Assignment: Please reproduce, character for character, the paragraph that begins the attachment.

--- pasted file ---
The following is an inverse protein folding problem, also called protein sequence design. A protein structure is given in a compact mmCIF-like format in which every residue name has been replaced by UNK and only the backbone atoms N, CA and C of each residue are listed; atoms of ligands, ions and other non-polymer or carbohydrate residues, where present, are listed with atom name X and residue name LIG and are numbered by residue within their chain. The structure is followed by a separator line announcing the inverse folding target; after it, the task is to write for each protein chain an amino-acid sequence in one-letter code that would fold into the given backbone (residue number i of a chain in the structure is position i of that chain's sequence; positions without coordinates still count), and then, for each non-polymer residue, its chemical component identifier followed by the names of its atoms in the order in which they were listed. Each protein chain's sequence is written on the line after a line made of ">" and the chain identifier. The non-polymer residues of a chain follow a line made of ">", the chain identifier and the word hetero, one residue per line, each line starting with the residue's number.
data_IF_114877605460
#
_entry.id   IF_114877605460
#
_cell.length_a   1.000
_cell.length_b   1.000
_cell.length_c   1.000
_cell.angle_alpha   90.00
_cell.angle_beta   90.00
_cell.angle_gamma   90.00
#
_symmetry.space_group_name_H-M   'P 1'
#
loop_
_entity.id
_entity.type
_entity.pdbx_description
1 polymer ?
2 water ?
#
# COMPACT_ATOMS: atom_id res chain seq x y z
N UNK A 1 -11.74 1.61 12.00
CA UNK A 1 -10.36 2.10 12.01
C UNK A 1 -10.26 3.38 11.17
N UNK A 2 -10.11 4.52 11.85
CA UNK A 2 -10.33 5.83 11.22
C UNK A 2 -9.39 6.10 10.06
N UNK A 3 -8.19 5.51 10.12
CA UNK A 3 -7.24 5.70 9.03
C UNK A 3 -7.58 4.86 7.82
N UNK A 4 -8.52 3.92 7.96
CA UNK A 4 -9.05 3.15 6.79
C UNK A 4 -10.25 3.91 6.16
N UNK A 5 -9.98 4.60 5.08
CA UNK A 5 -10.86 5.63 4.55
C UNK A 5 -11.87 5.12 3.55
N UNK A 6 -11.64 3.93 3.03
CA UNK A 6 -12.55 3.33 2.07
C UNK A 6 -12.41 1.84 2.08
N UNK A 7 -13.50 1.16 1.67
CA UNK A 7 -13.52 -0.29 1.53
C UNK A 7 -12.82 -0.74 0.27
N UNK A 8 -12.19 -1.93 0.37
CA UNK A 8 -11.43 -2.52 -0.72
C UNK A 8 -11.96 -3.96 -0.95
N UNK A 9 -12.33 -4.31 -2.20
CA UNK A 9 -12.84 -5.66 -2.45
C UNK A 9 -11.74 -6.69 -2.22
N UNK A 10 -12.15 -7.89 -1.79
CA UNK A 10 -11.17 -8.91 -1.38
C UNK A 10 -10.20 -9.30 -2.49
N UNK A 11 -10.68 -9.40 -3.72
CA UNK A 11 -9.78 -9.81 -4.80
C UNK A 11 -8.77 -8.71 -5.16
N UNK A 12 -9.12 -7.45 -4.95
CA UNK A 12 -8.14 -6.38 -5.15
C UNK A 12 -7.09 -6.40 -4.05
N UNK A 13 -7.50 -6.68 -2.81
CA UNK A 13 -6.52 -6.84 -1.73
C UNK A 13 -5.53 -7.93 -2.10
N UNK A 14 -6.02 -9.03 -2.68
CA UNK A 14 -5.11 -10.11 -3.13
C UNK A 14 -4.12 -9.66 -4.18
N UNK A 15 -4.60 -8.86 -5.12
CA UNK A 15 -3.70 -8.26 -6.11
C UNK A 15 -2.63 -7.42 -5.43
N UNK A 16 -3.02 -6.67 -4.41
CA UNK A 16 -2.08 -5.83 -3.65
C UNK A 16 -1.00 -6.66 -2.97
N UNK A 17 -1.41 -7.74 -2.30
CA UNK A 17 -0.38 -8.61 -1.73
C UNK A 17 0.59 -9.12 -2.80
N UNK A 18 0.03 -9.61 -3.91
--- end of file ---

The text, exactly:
The following is an inverse protein folding problem, also called protein sequence design. A protein structure is given in a compact mmCIF-like format in which every residue name has been replaced by UNK and only the backbone atoms N, CA and C of each residue are listed; atoms of ligands, ions and other non-polymer or carbohydrate residues, where present, are listed with atom name X and residue name LIG and are numbered by residue within their chain. The structure is followed by a separator line announcing the inverse folding target; after it, the task is to write for each protein chain an amino-acid sequence in one-letter code that would fold into the given backbone (residue number i of a chain in the structure is position i of that chain's sequence; positions without coordinates still count), and then, for each non-polymer residue, its chemical component identifier followed by the names of its atoms in the order in which they were listed. Each protein chain's sequence is written on the line after a line made of ">" and the chain identifier. The non-polymer residues of a chain follow a line made of ">", the chain identifier and the word hetero, one residue per line, each line starting with the residue's number.